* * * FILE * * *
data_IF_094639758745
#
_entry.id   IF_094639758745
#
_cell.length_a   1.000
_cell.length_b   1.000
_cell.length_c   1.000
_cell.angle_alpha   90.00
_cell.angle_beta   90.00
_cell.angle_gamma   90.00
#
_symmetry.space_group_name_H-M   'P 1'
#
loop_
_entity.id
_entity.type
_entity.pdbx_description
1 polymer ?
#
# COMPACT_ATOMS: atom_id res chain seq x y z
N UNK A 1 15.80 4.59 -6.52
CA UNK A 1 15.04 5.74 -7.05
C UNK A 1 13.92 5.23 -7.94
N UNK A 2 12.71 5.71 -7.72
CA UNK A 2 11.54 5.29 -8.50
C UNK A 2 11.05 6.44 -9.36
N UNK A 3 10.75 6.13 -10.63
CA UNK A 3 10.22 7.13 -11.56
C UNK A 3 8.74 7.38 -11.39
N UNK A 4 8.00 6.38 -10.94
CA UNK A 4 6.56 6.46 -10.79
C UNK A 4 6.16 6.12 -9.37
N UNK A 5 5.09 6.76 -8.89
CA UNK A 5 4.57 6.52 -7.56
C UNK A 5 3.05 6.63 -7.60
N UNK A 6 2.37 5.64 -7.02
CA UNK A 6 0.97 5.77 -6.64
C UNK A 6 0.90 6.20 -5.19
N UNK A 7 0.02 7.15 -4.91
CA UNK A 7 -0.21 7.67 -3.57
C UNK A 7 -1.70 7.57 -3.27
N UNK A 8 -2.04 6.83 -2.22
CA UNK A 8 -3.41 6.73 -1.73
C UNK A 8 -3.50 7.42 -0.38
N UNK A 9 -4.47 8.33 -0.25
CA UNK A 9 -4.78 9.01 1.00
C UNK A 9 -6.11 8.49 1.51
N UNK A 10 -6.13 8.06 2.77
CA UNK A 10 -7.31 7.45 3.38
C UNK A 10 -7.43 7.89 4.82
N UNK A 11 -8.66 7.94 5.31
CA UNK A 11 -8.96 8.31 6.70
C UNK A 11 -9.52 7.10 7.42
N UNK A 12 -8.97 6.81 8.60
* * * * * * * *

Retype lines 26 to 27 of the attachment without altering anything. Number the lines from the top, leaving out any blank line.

C UNK A 2 11.05 6.44 -9.36
N UNK A 3 10.75 6.13 -10.63